Are Fungi and Yeasts a Threat to Our Health?

A couple of quotes from this study: “Fungal infections take more than 1.3 million lives each year worldwide, nearly as many as tuberculosis”. “..half of the world’s 350,000 asthma-related deaths each year stem from fungal infection..”

file2701293812299Yeasts and fungi are probably the most successful organisms on the planet. They do not necessarily require sunlight or oxygen and they use starches, glucose and other sugars for growth. This means they can grow pretty much anywhere as long as there as there is food and moisture – from the sludge at the bottom of the sea to mould on damp walls to us. Having more than one way to reproduce adds to their success too. They are often invisible – miles of mycelium (the underground “roots” of fungi) can be present in just a handful of soil, for example. Yeasts too are invisible to the naked eye unless they are part of a colony as in baker’s yeast or the bloom on the skin of some fruits. Just think what an advantage these attributes give to the life of these ubiquitous organisms! There are of course, many that are beneficial to us – some edible mushrooms have a wonderful array of nutrients and antioxidants.

Both yeasts and fungi can attack humans and they are one of our major killers worldwide. Even if they do not kill, they can cause suffering and misery.  “..half of the world’s 350,000 asthma-related deaths each year stem from fungal infection”  for example and Candida albicans can cause vaginal and oral thrush, skin problems and gut disturbances. In severely immune compromised people, Candida albicans can kill. There are other fungal/yeast infections that can affect humans such as aspergillus, ringworm and tinea (eg. athlete’s foot).

Severe infections with these organisms occur mostly in people who are immune compromised for some reason – A.I.D.S., treatment to prevent the rejection of a transplanted organ, cancer treatment and even pregnancy as this is a normal immune-suppressed state. (The baby shouldn’t be rejected!) However, if we eat incorrectly or if our immune systems have taken a knock for some reason, we are all at risk of mild or severe infection.

Including some fermented foods in our diet boosts our beneficial bacteria and this DSCF0577 keeps Candida in its place. It lives in our gut naturally but if we are healthy, it causes no problems. The main two ways that will change this balanced condition is if we feed it or if our gut microbes have been compromised for some reason. Candida can multiply rapidly and instead of being a few harmless yeast cells, it becomes an invasive colony. Yeasts need sugars for their growth and reproduction so if our diets are high in carbohydrate foods (which are broken down to sugars) – such as the doughnut, they get the chance to flourish. Many drugs but especially antibiotics, will disrupt the gut flora giving Candida a chance to gain a foothold. As a colony, it is able to put out microscopic rootlets which penetrate the delicate one-cell thick lining of the gut. This creates the condition known as leaky-gut syndrome giving rise to a host of problems in the gut and systemically.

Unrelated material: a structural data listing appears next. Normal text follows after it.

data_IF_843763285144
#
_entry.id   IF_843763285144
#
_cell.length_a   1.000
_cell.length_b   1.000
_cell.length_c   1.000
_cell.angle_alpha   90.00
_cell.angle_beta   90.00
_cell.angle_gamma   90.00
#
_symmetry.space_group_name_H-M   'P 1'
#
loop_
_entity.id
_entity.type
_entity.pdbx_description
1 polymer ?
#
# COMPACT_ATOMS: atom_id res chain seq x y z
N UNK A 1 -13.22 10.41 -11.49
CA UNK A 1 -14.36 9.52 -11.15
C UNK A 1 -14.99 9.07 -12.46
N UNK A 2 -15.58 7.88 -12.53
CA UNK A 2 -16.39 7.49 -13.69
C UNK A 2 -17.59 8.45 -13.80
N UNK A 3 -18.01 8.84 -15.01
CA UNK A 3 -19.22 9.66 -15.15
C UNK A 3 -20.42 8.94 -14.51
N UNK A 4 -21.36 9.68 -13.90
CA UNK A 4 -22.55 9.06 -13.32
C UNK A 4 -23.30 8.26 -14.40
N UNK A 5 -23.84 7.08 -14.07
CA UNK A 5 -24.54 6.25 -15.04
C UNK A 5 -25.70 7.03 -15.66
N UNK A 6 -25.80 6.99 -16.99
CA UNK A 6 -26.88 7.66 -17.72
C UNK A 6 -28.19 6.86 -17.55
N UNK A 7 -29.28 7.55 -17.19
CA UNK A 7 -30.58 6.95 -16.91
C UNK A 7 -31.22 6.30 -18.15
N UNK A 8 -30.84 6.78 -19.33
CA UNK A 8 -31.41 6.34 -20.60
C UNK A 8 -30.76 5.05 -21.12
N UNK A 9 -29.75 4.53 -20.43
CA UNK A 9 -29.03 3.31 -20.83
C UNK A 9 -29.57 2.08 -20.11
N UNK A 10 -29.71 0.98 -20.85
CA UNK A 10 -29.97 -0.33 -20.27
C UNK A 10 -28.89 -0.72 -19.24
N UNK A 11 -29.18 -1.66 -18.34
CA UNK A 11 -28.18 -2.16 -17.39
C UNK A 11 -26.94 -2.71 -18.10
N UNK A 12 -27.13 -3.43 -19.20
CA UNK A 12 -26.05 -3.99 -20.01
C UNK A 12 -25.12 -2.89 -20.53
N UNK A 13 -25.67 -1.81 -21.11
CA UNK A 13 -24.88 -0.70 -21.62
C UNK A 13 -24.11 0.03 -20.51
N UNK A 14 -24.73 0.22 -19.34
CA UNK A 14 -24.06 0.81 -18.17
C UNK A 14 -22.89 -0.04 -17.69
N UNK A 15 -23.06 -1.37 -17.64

In nature, one sees fungi not only thriving in decaying wood and leaves but also invading dying or weak plants. If we are less than healthy with a poor immune system, we too become a target. Don’t let it be you.

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“How Did I Get Irritable Bowel Syndrome?” (IBS Part 1)

IBS is at the top of medical reasons for absence from work, sharing the slot with the common cold. The impact on the workplace is not insignificant, but it can have a truly devastating effect on the individual.

Toilet road signIrritable bowel syndrome is a miserable condition as any sufferer knows. It can vary in how it presents itself, how uncomfortable it is, how long it lasts and how it affects individuals. Perhaps the most disruptive aspect – is that a flare-up can happen without warning. Plans for the day go out of the window as  a day in bed, near to the bathroom is all that is practical.

When I started nursing in the 70s, there was no such thing as irritable bowel syndrome. Even ulcerative colitis and Crohn’s disease were rarities. I do remember that there were a few cases of “spastic colon”, which I guess was the forerunner to IBS but again it was rare. What has happened since then to make gut problems commonplace now?

I have interviewed hundreds of patients during my career as a nurse and I have often been asked “how did I get irritable bowel syndrome?” Over this time I have been able to put two and two together and after considerable researching, reflecting and witnessing, have at last made four! For so long, the sums just made no sense. Why do some drugs cause diarrhoea? Why is it many people do not recover completely after a nasty bout of holiday tummy? Why is an upset stomach common after chemotherapy? Or more to the point, the question I eventually asked was – why is it some people are OK after these things?

Most of us have had antibiotics at some time, but for women in particular, a course of antibiotics means another problem – thrush – why? Or for anyone, antibiotics can cause diarrhoea – again, why?

There is a common denominator in all the above situations and it is candida. The ubiquitous yeast, candida.

The symptoms of candida infection (overgrowth), exactly match those of IBS. Bloating, stomach cramps, headaches, gas, constipation and diarrhoea and more. Can this be coincidence? I don’t think so and over the next few weeks, I want to answer some of the questions I have posed here.

 

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